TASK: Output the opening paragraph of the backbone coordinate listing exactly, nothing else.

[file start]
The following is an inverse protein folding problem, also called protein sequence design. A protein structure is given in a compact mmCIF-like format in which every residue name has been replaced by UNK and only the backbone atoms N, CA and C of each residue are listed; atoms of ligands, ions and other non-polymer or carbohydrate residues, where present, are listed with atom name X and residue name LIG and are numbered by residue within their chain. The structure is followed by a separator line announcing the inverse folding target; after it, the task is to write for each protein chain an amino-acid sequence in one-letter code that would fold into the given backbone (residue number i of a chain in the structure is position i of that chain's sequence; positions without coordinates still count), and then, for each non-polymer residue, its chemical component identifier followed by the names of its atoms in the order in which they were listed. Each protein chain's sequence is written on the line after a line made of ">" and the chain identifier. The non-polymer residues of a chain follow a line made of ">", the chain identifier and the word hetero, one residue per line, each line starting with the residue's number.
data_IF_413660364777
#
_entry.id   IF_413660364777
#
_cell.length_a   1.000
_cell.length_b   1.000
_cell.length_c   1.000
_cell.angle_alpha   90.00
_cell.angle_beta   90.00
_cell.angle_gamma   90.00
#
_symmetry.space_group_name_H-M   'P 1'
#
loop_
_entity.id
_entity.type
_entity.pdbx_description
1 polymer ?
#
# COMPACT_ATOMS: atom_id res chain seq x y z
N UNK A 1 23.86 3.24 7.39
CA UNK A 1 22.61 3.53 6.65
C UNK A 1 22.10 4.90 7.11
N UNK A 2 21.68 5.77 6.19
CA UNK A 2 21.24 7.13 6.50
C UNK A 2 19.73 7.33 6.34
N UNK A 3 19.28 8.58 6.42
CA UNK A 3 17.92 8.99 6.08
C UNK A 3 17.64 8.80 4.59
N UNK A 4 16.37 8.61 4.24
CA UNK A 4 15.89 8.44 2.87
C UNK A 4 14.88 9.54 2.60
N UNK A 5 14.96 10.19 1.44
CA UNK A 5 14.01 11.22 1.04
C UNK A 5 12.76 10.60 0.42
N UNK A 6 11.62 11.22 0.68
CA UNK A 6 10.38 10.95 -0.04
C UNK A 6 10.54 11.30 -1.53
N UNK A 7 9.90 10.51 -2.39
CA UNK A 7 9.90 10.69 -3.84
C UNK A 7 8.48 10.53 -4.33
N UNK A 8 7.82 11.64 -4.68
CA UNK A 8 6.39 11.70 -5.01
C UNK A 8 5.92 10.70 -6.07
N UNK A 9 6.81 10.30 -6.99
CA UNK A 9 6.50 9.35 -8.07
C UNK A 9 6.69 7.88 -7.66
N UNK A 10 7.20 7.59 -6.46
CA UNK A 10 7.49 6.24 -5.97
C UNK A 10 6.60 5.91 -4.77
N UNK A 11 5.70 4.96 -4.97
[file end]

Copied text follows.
The following is an inverse protein folding problem, also called protein sequence design. A protein structure is given in a compact mmCIF-like format in which every residue name has been replaced by UNK and only the backbone atoms N, CA and C of each residue are listed; atoms of ligands, ions and other non-polymer or carbohydrate residues, where present, are listed with atom name X and residue name LIG and are numbered by residue within their chain. The structure is followed by a separator line announcing the inverse folding target; after it, the task is to write for each protein chain an amino-acid sequence in one-letter code that would fold into the given backbone (residue number i of a chain in the structure is position i of that chain's sequence; positions without coordinates still count), and then, for each non-polymer residue, its chemical component identifier followed by the names of its atoms in the order in which they were listed. Each protein chain's sequence is written on the line after a line made of ">" and the chain identifier. The non-polymer residues of a chain follow a line made of ">", the chain identifier and the word hetero, one residue per line, each line starting with the residue's number.